Gregorian calendar

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Related to Gregorian calendar: lunar calendar, Julian calendar

Gre·go·ri·an calendar

The solar calendar used in most of the world, sponsored by Pope Gregory XIII in 1582 as a corrected version of the Julian calendar. See Table at calendar.

Gregorian calendar

the revision of the Julian calendar introduced in 1582 by Pope Gregory XIII and still in force, whereby the ordinary year is made to consist of 365 days and a leap year occurs in every year whose number is divisible by four, except those centenary years, such as 1900, whose numbers are not divisible by 400

Grego′rian cal′endar

the reformed Julian calendar now in use, according to which the ordinary year consists of 365 days, and a leap year of 366 days occurs in every year whose number is exactly divisible by 4 except centenary years whose numbers are not exactly divisible by 400, as 1700, 1800, and 1900.
[1640–50; after Pope Gregory XIII]
ThesaurusAntonymsRelated WordsSynonymsLegend:
Noun1.Gregorian calendar - the solar calendar now in general use, introduced by Gregory XIII in 1582 to correct an error in the Julian calendar by suppressing 10 days, making Oct 5 be called Oct 15, and providing that only centenary years divisible by 400 should be leap years; it was adopted by Great Britain and the American colonies in 1752
solar calendar - a calendar based on solar cycles
church calendar, ecclesiastical calendar - a calendar of the Christian year indicating the dates of fasts and festivals
Gregorian calendar month - a month in the Gregorian calendar
Jan, January - the first month of the year; begins 10 days after the winter solstice
Feb, February - the month following January and preceding March
Mar, March - the month following February and preceding April
Apr, April - the month following March and preceding May
May - the month following April and preceding June
June - the month following May and preceding July
July - the month following June and preceding August
Aug, August - the month following July and preceding September
Sep, Sept, September - the month following August and preceding October
Oct, October - the month following September and preceding November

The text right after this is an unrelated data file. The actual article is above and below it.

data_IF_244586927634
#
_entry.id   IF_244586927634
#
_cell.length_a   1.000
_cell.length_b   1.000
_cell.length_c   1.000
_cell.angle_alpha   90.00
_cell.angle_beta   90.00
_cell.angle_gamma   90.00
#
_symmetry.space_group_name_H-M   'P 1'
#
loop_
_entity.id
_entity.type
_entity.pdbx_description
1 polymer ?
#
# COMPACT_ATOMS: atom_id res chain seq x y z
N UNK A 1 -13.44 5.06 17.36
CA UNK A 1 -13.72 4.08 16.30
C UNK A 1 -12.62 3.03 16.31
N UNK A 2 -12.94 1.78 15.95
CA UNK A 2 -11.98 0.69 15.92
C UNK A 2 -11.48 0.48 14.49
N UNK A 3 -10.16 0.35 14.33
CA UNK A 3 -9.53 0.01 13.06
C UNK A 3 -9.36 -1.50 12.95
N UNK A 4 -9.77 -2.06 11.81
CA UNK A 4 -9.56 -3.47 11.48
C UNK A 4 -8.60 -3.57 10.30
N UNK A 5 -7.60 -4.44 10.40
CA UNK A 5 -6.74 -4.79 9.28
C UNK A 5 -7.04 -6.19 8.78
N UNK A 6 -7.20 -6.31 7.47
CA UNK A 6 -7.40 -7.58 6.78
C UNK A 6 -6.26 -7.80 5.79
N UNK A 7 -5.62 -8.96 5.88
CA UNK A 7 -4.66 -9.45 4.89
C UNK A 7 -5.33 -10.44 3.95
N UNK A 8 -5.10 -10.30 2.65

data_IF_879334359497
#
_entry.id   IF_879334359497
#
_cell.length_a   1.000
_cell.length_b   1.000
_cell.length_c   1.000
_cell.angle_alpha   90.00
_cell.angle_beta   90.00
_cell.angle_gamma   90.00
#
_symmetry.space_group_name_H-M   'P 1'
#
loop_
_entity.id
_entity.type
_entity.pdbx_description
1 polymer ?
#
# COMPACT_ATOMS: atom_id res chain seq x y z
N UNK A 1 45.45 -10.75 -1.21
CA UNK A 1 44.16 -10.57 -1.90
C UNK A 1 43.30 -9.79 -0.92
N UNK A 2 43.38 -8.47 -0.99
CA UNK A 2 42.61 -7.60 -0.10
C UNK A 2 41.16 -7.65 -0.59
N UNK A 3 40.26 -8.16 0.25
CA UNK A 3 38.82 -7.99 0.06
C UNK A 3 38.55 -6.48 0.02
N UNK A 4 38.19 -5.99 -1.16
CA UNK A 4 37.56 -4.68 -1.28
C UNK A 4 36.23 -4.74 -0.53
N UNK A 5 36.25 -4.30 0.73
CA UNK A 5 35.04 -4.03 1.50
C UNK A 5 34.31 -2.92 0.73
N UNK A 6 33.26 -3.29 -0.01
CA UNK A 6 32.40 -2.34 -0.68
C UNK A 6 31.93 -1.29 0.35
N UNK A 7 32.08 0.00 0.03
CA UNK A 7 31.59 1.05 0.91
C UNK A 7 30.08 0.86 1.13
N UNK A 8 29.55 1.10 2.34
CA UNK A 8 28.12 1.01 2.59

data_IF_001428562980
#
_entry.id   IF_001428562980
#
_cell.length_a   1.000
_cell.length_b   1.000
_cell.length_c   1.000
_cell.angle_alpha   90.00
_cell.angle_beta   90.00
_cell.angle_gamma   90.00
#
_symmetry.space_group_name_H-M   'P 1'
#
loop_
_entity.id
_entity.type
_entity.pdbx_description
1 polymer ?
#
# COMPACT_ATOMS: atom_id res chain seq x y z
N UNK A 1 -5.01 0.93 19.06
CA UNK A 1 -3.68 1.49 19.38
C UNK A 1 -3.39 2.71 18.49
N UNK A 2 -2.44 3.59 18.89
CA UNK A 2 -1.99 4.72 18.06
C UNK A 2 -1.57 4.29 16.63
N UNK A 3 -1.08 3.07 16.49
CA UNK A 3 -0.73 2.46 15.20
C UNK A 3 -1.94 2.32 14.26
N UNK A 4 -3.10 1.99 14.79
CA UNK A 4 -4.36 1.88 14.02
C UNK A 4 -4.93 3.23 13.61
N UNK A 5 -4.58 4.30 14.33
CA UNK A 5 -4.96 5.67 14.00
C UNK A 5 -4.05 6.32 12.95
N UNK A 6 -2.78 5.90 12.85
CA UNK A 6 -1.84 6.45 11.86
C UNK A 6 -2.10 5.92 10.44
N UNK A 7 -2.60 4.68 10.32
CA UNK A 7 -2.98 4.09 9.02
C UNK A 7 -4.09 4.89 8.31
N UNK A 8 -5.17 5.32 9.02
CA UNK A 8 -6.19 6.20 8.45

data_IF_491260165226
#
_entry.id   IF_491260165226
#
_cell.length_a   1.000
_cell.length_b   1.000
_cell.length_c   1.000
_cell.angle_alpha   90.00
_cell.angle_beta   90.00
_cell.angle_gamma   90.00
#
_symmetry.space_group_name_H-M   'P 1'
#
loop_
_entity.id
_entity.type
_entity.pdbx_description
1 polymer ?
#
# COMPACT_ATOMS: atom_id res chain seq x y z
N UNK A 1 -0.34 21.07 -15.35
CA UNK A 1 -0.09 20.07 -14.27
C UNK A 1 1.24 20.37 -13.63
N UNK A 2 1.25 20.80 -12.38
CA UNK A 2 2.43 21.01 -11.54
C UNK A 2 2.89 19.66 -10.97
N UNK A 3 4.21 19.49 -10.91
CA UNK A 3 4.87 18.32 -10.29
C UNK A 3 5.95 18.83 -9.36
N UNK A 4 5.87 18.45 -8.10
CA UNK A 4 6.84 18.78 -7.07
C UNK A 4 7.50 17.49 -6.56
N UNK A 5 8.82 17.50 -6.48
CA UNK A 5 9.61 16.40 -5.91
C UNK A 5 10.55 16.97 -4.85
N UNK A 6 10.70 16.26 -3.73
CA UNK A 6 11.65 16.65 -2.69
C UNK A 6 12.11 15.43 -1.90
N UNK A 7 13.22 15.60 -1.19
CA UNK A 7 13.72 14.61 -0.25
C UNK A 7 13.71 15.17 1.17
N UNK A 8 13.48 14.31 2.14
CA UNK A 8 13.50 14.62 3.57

Nov, November - the month following October and preceding December
Dec, December - the last (12th) month of the year
Gregorianischer Kalender

Gregorian calendar

References in periodicals archive ?
When compared with the Gregorian calendar, which is a solar calendar, the lunar month of Muharram shifts from year to year.
1752: What should have been September 3 became September 14 with the introduction of the Gregorian calendar.
The new Gregorian calendar brought March 21 back into alignment with the equinox by axing 13 days from the calendar for one year.
UNDER attack from the Shiv Sena for commemorating Chhatrapati Shivaji's birth anniversary as per the Gregorian calendar, the BJP on Thursday hit back by courting the Marathas in Maharashtra.
Unlike the Eastern Orthodox churches of Russia, Ukraine, Serbia, Montenegro, Georgia, and Macedonia, who celebrate Christmas on January 7 according to the older Julian calendar, the Bulgarian Orthodox Church together with the Orthodox Churches of Greece, Romania, the Orthodox Church in America, among others, celebrates Christmas on December 25, on the same day as Western Christianity under the Gregorian Calendar.
Expats are increasingly becoming concerned about house rents which are continuously on the rise, yet they are required to pay them according to the Islamic calendar while they get their monthly salaries in accordance with the Gregorian calendar.
The Gregorian calendar is the standard international calendar for civil use.
Not a big problem to start with but after time it became a difference of 10 days and in 1582 Pope Gregory XIII grew tired of the resulting inaccuracies and introduced the Gregorian calendar.
These last two non-integer values require those using the Gregorian calendar to include 'leap' days now and then--usually every four years, but not always.
Denis Law, commentator/former footballer, 74; Paul Jones, blues singer/broadcaster, 72; John Stapleton, journalist/TV presenter, 68; Dennis Waterman, actor, 66 1582: Pope Gregory XIII announced the new Gregorian calendar, replacing the Julian calendar.
1582: Pope Gregory XIII announced the new Gregorian calendar, replacing the less accurate Julian calendar that had got out of line with astronomical reality over many centuries.
The Gregorian calendar, the Julian calendar and the free calendar with adverts around the edge which used to hang on the walls of fish and chip shops and barbers are all well established.